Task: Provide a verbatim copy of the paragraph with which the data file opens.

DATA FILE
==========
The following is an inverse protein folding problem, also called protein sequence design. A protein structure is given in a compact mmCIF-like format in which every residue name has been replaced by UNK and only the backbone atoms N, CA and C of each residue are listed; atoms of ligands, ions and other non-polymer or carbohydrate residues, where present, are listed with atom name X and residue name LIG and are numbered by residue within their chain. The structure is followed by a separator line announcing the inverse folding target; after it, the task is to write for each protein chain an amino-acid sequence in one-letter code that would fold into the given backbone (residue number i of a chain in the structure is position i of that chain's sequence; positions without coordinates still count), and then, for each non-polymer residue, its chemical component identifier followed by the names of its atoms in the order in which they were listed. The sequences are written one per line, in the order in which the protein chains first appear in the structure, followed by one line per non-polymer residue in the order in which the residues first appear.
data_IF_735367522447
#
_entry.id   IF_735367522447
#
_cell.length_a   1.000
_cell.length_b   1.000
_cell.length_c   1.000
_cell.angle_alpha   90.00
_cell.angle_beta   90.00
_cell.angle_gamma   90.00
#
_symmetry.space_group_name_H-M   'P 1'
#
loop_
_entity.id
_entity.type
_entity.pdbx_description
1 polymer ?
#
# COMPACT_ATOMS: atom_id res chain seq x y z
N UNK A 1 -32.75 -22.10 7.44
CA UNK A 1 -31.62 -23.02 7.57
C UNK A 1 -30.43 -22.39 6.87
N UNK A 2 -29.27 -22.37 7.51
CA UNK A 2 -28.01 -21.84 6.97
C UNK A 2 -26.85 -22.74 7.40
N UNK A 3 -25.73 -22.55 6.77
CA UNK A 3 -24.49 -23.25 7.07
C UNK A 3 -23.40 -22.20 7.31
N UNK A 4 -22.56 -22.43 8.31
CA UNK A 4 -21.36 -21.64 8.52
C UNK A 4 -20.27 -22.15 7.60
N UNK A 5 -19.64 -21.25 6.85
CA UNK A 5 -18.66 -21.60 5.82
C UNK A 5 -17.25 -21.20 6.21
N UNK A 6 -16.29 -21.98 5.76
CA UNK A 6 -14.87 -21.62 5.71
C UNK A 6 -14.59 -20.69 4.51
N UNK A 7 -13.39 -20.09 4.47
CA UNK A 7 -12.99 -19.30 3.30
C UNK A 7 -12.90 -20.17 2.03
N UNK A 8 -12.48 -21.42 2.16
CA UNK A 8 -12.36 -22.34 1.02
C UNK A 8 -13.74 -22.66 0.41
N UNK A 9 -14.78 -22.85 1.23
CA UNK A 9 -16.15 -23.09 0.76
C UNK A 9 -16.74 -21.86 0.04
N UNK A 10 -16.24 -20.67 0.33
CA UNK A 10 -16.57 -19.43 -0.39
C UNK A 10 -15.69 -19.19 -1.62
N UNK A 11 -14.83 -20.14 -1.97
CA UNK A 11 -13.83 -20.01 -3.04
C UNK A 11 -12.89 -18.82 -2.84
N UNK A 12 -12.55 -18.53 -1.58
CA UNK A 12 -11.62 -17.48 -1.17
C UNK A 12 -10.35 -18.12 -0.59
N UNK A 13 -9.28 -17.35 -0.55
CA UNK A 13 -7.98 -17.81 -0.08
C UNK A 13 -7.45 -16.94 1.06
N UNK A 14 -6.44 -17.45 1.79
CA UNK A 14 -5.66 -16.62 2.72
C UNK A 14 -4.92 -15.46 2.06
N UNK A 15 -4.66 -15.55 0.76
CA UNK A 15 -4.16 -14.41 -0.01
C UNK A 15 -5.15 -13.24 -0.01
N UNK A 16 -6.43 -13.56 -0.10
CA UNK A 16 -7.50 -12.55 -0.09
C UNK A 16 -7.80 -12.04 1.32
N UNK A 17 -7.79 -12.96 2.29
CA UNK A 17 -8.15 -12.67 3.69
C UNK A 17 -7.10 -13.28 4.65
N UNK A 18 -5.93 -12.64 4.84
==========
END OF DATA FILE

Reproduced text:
The following is an inverse protein folding problem, also called protein sequence design. A protein structure is given in a compact mmCIF-like format in which every residue name has been replaced by UNK and only the backbone atoms N, CA and C of each residue are listed; atoms of ligands, ions and other non-polymer or carbohydrate residues, where present, are listed with atom name X and residue name LIG and are numbered by residue within their chain. The structure is followed by a separator line announcing the inverse folding target; after it, the task is to write for each protein chain an amino-acid sequence in one-letter code that would fold into the given backbone (residue number i of a chain in the structure is position i of that chain's sequence; positions without coordinates still count), and then, for each non-polymer residue, its chemical component identifier followed by the names of its atoms in the order in which they were listed. The sequences are written one per line, in the order in which the protein chains first appear in the structure, followed by one line per non-polymer residue in the order in which the residues first appear.